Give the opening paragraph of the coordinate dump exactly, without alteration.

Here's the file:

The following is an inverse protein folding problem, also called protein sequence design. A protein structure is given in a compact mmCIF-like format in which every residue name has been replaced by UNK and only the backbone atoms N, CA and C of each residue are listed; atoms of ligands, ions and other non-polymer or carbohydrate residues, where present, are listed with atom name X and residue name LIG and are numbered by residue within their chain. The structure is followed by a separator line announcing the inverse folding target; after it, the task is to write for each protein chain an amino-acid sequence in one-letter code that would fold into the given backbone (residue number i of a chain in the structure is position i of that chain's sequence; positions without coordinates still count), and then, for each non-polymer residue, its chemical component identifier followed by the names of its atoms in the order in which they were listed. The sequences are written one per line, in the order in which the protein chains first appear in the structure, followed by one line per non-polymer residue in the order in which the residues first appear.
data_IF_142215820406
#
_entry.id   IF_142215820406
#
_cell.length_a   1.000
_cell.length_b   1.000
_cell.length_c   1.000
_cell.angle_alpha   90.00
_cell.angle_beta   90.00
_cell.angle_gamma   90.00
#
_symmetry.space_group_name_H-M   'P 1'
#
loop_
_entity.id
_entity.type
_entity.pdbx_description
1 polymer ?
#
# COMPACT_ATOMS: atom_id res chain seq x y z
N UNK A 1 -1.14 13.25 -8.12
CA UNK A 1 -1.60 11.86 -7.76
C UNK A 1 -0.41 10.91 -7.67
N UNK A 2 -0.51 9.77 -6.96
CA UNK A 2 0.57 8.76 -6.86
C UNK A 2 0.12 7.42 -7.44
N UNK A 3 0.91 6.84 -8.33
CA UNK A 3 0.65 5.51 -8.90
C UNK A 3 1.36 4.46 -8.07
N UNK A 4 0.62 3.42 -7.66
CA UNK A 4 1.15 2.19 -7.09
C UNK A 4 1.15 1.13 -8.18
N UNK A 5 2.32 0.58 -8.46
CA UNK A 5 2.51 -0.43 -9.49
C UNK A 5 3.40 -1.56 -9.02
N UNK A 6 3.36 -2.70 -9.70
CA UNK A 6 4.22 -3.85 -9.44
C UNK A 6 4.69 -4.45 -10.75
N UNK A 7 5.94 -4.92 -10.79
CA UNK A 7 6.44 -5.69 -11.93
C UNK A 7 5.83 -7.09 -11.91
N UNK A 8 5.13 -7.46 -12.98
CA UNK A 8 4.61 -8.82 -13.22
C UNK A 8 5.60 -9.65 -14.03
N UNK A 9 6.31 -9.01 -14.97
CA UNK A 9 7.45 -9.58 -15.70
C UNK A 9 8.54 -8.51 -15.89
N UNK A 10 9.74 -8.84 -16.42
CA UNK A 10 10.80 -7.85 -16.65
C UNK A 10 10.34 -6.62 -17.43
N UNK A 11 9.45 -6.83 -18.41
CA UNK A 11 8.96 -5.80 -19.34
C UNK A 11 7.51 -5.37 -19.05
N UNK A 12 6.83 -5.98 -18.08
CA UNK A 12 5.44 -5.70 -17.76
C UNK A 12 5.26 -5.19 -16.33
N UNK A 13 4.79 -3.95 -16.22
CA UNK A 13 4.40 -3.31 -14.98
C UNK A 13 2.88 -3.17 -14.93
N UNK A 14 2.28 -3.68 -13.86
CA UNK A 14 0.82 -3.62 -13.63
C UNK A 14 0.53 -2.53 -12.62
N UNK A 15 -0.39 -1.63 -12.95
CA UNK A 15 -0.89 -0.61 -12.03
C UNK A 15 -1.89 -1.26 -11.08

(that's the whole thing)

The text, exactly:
The following is an inverse protein folding problem, also called protein sequence design. A protein structure is given in a compact mmCIF-like format in which every residue name has been replaced by UNK and only the backbone atoms N, CA and C of each residue are listed; atoms of ligands, ions and other non-polymer or carbohydrate residues, where present, are listed with atom name X and residue name LIG and are numbered by residue within their chain. The structure is followed by a separator line announcing the inverse folding target; after it, the task is to write for each protein chain an amino-acid sequence in one-letter code that would fold into the given backbone (residue number i of a chain in the structure is position i of that chain's sequence; positions without coordinates still count), and then, for each non-polymer residue, its chemical component identifier followed by the names of its atoms in the order in which they were listed. The sequences are written one per line, in the order in which the protein chains first appear in the structure, followed by one line per non-polymer residue in the order in which the residues first appear.